NIPPON Kichi - 日本吉

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李参平碑 Risanpei-hi Monument to Ri Sampei

Jp En

When Naoshige Nabeshima, who later founded the Saga Clan, returned to Japan following the invasion of Korea in the late 16th century, he brought with him a group of Korean potters. One of them was Ri Sampei (Korean name Lee Cham-Pyung), who discovered kaolin and succeeded in making porcelain for the first time in Japan in 1616. This first porcelain was later developed into the three types of porcelain ware: Ko-Imari, Kakiemon and Nabeshima, which came to establish Arita as the birthplace of Japanese porcelain.

Ri Sampei is enshrined at Toyama-jinja Shrine in Odaru, Arita-cho. Behind the main shrine and situated at the top of Mt Renge-Ishiyama, stands a monument to Ri Sampei. This is also a good spot to get a panoramic view of the town of Arita.

The monument to Ri Sampei was erected in 1916 (Taisho 5) on the 300th anniversary of Arita ware. Since then, the Toso matsuri festival, celebrating the founding of porcelain, has been held each year on May 4th.
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酒井田 柿右衛門 (人間国宝) Sakaida Kakiemon Kakiemon Sakaida

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Kakiemon Sakaida was born in 1934 in Arita, Saga Prefecture, and graduated from the Nihonga (Japanese Painting) Department of Tama Art College, Tokyo.

In 1983, he succeeded to the title of 14th Kakiemon. In 1984, he won the Japan Ceramic Association prize and, both in 1986 and 1992, the Japan Handicraft Association encouragement prize at the Japan Traditional Handicraft Exhibition.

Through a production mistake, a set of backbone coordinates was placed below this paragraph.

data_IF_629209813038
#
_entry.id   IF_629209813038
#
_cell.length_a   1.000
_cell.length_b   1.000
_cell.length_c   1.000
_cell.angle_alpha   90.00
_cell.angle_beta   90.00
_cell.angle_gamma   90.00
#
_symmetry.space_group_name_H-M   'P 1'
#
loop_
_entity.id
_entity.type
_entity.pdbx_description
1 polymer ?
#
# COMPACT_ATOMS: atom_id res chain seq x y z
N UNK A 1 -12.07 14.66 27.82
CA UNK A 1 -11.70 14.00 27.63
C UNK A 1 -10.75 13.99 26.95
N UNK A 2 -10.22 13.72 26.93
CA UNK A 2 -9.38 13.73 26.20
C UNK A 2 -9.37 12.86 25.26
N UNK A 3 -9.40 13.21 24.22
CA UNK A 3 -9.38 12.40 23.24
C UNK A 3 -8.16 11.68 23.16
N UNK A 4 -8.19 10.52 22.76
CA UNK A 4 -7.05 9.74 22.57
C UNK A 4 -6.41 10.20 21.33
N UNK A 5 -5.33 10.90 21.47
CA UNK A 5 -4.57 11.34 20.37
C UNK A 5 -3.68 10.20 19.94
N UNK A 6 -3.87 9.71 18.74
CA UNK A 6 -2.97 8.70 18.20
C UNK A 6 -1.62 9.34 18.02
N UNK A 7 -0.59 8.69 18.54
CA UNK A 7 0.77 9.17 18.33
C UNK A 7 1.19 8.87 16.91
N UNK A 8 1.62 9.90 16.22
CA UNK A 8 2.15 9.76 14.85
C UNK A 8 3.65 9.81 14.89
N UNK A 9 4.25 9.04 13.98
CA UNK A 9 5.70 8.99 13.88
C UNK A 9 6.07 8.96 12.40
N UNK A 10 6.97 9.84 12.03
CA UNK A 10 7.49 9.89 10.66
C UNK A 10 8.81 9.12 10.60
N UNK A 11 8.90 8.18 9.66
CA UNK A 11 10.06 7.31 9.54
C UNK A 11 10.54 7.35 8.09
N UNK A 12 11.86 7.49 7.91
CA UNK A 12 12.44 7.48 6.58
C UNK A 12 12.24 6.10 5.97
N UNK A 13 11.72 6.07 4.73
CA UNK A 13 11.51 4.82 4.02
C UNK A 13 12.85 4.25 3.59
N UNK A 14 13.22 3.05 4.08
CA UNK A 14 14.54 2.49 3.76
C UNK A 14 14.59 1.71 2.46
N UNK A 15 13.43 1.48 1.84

In 2001, he was designated as a holder of an Important Intangible Cultural Asset (Iroe pottery), and a Living National Treasure. Now, he is director of the Japan Handicraft Association, a leading member of the Japan Handicraft Association West Branch and a professor of art at the Kyushu Industry Graduate School.

Kakiemon was the name awarded to the first ceramicist in Arita, Hizen country, who developed Iroe-jiki porcelain. Kakiemons are famous for the unique styles of Iroe ware: with red glaze, or with a milk-white ground and bright, vivid overglazed decoration. Their Iroe ware are both splendid and graceful, elegantly employing blank spaces. The work of various Kakiemon has influenced Meissen pottery in Europe and Jingdezhen pottery in China.

Kakiemon Sakaida says: 'I have made new dishes and designs, but pottery for daily use is more difficult to make than art.' He has always endeavored to follow his clients' wishes when creating new work. He currently makes decorations based on strawberries or foxtails.
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"Nippon-kichi" leads you to places, people and things that reveal a certain Japanese aesthetic.

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